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with the temple in the preceding chapter. And as in the preceding chapter the Shechinah was restored, so in this are restored all the signs of true priesthood,-Aaron's rod, in the Branch * ; Urim and Thummim, in the graven stone ; the high priesthood, in the fair mitre; the sacred fire (which was the sign of accepted sacrifice), in the removal of iniquity. And I cannot omit to observe, in passing, how all the types, symbols, and prophecies are obliged to be clustered, embodied, and accumulated, to express the varied and complex character of Christ's one mighty act: “ God, who at sundry times and in divers manners spake in time past unto the fathers by the prophets, hath in these last days spoken by his Son."

În chap. iv. a new revelation begins : the temple and priesthood had been shewn completed in chap. ii. and iii., and now a series of symbols is given ;—the first (iv. 2, 4, 11, 14), representing the illumination given to the church and by the church diffused, as a candlestick; the second (v. 1, 4), representing the law of the church, as a flying roll; the third (v. 5, 11), representing the corruption of the visible church, as an ephah filled with wickedness; the fourth (vi. 1, 8), the political standing of the church, or its civil history, as four chariots ; the fifth (vi.9, 15), the accomplishment of God's purpose, in the glorious consummation of all the preceding visions ; when the Branch shall grow up out of his place—build the temple of the Lord—and sit as King and as Priest on the same throne, the counsel of peace between them both. This series is shewn to be a new revelation, in its being said, “ The angel came again, and waked me as a man is wakened out of his sleep” (iv. 1).

— The first symbol is a candlestick, with seven lamps, and fed with oil by two olive-trees. We must first distinguish the several parts of the symbol. A candlestick represents a church : The seven candlesticks are the seven churches ” (Rev. i. 20). The lamp, or light, represents the illumination or instruction diffused by ministers and teachers : “ Ye are the light of the world” (Matt. v. 14); " Let your light so shine before men (ver. 16); “ He was a burning and a shining light” (John v. 35). This light is fed by two olive-trees, representing the Scriptures, by means of which the understanding is enlightened : “ The commandment of the Lord is pure, enlightening the eyes (Eph. i. 18; Ps.xix. 8). They are two anointed ones, testifying to the Kinghood and Priesthood of Christ. They pour their oil into one candlestick in this chapter, because the testimony to both offices of Christ was then given by one church and one book, the Scripture of the Jewish church; but in Rev. xi. the witnesses are called two candlesticks, for then these truths were preserved pure-one, the Kinghood, by the Jews - in the Hebrew Scriptures; the other, the Priesthood, by Christians in the Greek Testament; while for general use they allowed only the Vulgate translation, called, in Rev. xi. 3, “ clothed in sackcloth.” It is these who, by their silent agency, raise up the spiritual temple of lively stones “ not by might, nor by power, but by my Spirit, saith the Lord of hosts :" and he shali bring forth the headstone, crying, Grace, grace, unto it” (iv. 6, 7).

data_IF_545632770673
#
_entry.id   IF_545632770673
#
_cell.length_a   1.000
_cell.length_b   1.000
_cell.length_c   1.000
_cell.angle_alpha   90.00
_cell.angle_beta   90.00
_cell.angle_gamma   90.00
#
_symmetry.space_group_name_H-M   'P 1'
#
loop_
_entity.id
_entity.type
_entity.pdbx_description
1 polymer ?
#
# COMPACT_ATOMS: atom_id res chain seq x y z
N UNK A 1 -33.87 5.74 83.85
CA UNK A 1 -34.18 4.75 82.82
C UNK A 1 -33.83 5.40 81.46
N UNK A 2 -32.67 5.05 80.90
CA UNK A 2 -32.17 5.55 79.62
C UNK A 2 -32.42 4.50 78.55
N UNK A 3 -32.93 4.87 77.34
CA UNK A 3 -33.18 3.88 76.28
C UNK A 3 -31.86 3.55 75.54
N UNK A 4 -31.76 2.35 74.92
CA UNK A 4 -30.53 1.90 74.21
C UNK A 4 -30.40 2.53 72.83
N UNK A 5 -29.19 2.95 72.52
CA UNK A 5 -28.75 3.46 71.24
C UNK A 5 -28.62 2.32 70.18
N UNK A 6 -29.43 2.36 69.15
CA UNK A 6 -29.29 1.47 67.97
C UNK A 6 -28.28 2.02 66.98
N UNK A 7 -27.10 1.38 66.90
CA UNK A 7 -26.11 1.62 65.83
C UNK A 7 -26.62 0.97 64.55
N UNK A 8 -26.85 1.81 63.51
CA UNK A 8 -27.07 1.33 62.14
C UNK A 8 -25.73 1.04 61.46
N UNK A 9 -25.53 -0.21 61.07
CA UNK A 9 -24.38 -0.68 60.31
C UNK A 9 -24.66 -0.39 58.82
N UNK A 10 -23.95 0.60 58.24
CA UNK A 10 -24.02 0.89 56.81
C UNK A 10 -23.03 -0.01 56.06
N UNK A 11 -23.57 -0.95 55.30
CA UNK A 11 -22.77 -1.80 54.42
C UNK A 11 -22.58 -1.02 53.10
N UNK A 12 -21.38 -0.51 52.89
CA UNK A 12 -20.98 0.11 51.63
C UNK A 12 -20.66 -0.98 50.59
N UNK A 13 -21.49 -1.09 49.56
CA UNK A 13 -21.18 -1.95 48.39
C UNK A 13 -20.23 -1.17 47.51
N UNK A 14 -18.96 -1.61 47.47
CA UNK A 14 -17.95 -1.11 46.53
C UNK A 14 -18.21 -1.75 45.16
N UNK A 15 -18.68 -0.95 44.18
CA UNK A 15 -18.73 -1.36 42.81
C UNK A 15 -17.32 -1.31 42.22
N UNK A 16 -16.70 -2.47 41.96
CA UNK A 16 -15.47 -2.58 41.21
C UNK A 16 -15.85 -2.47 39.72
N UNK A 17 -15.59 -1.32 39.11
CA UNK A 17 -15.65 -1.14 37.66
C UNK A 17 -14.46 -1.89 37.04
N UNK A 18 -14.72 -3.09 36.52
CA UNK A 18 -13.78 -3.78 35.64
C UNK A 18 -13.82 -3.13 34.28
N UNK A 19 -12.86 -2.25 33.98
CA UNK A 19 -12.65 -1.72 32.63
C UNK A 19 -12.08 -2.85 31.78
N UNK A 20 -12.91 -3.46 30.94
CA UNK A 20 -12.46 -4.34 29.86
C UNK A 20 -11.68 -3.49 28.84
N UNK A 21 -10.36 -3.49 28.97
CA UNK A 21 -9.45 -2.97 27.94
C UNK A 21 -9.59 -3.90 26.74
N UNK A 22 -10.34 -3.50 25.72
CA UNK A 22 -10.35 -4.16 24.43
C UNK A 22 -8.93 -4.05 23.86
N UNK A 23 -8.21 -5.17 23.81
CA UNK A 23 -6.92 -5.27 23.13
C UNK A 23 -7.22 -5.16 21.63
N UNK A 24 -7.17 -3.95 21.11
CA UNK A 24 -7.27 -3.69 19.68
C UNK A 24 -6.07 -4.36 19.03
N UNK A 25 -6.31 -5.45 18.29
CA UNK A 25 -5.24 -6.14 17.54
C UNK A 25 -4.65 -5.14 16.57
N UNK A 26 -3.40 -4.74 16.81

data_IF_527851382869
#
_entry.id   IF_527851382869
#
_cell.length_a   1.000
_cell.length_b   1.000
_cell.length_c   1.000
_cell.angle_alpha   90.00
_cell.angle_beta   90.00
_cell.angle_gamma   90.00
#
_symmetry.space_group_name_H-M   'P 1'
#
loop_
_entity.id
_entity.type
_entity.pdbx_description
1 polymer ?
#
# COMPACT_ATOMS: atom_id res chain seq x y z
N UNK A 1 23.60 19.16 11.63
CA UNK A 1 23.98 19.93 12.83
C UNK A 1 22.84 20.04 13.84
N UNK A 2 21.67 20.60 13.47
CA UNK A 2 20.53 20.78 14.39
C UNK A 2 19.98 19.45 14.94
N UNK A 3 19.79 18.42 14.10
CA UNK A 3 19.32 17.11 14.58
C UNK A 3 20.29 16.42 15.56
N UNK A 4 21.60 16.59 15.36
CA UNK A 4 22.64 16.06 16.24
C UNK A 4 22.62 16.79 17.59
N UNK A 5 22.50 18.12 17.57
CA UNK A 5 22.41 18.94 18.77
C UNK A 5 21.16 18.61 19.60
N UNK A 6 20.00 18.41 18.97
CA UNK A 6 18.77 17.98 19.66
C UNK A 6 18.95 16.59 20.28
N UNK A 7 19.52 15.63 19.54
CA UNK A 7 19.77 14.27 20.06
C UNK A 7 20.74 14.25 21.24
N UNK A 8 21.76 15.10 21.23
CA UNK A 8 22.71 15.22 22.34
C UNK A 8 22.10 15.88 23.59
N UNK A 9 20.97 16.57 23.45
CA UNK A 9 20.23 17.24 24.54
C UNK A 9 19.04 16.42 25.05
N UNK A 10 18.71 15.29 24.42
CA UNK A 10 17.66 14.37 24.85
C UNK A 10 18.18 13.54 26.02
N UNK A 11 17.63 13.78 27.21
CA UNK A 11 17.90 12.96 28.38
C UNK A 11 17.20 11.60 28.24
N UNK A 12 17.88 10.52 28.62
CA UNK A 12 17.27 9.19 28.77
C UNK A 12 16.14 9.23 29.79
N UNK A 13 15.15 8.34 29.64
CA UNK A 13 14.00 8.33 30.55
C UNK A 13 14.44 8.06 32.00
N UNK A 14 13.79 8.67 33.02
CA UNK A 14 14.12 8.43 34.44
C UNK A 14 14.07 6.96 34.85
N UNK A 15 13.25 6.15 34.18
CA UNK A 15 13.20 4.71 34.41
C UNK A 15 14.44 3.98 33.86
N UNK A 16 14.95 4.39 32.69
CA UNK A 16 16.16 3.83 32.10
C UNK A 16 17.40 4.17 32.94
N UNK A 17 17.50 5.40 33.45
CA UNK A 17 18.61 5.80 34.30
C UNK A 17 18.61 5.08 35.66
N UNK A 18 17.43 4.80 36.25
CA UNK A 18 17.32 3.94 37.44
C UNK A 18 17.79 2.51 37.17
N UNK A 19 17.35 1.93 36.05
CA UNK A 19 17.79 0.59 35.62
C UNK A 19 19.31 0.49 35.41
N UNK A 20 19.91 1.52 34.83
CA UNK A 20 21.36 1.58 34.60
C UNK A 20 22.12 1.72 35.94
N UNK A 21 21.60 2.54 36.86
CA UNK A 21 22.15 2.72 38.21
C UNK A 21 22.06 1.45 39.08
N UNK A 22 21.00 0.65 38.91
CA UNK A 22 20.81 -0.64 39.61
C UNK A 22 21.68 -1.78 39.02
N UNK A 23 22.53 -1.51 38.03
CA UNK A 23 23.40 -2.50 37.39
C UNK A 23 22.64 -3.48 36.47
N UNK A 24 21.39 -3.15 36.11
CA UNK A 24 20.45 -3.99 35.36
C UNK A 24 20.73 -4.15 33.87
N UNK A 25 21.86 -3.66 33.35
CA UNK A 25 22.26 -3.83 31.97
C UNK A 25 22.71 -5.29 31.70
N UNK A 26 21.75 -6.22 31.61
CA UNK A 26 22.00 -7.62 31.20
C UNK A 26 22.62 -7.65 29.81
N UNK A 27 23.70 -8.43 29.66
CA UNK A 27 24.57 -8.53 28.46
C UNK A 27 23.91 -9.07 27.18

* I may remark, that the word translated “ Branch,” is by the LXX., Syriac, and Vulgate, rendered “ East;" and this double rendering is preserved in our version, Luke i. 78, where “Day-spring” in the text is given, and “ Branch " in the margin.

In chap. v. the Prophet “ looked, and behold a flying roll”. that is, à book unrolled and expanded in the air, which he that runs may read. Its contents are a “ curse," or denunciation, against two great classes of sin-1st, against him that stealeth ; 2d, against him that sweareth falsely by the name of the Lord. This is an emblem of the two tables of the Law : all offences against the first table being resolved into perjury, or contempt of God; all offences against the second table being resolved into stealing, or depriving our neighbour of his right. And they are counterparts of the two commandments in which our Lord summed up the whole Law : Thou shalt Love the Lord with all thine heart; and Thou shalt love thy neighbour as thyself. And the tables of stone, which the second temple wanted, are thus restored in their spirit and substance.